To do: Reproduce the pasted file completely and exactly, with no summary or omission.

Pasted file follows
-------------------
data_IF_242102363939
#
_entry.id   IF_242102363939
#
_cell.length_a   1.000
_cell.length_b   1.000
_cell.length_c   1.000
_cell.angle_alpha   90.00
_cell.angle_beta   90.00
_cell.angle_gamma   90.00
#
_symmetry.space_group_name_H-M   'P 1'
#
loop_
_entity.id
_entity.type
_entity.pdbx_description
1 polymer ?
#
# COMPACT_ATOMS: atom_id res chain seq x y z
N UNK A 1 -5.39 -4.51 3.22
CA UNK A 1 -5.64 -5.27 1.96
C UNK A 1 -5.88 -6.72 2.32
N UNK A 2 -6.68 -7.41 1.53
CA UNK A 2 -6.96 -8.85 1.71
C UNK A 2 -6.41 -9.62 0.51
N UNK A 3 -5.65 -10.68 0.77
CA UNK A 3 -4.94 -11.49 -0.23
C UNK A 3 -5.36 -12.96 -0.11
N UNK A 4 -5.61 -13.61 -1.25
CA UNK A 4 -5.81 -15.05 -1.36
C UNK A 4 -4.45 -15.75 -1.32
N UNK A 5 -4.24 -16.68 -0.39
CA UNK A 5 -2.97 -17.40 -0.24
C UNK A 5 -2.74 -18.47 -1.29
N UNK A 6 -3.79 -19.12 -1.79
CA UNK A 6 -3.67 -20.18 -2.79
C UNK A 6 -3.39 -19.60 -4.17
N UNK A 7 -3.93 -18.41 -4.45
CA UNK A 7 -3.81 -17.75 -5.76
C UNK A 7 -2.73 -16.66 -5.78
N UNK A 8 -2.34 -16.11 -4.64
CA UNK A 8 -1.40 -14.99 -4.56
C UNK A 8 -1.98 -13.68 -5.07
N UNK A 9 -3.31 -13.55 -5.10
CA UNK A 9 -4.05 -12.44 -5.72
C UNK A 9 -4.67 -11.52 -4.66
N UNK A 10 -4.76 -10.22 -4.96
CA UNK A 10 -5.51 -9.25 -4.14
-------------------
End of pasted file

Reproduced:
data_IF_242102363939
#
_entry.id   IF_242102363939
#
_cell.length_a   1.000
_cell.length_b   1.000
_cell.length_c   1.000
_cell.angle_alpha   90.00
_cell.angle_beta   90.00
_cell.angle_gamma   90.00
#
_symmetry.space_group_name_H-M   'P 1'
#
loop_
_entity.id
_entity.type
_entity.pdbx_description
1 polymer ?
#
# COMPACT_ATOMS: atom_id res chain seq x y z
N UNK A 1 -5.39 -4.51 3.22
CA UNK A 1 -5.64 -5.27 1.96
C UNK A 1 -5.88 -6.72 2.32
N UNK A 2 -6.68 -7.41 1.53
CA UNK A 2 -6.96 -8.85 1.71
C UNK A 2 -6.41 -9.62 0.51
N UNK A 3 -5.65 -10.68 0.77
CA UNK A 3 -4.94 -11.49 -0.23
C UNK A 3 -5.36 -12.96 -0.11
N UNK A 4 -5.61 -13.61 -1.25
CA UNK A 4 -5.81 -15.05 -1.36
C UNK A 4 -4.45 -15.75 -1.32
N UNK A 5 -4.24 -16.68 -0.39
CA UNK A 5 -2.97 -17.40 -0.24
C UNK A 5 -2.74 -18.47 -1.29
N UNK A 6 -3.79 -19.12 -1.79
CA UNK A 6 -3.67 -20.18 -2.79
C UNK A 6 -3.39 -19.60 -4.17
N UNK A 7 -3.93 -18.41 -4.45
CA UNK A 7 -3.81 -17.75 -5.76
C UNK A 7 -2.73 -16.66 -5.78
N UNK A 8 -2.34 -16.11 -4.64
CA UNK A 8 -1.40 -14.99 -4.56
C UNK A 8 -1.98 -13.68 -5.07
N UNK A 9 -3.31 -13.55 -5.10
CA UNK A 9 -4.05 -12.44 -5.72
C UNK A 9 -4.67 -11.52 -4.66
N UNK A 10 -4.76 -10.22 -4.96
CA UNK A 10 -5.51 -9.25 -4.14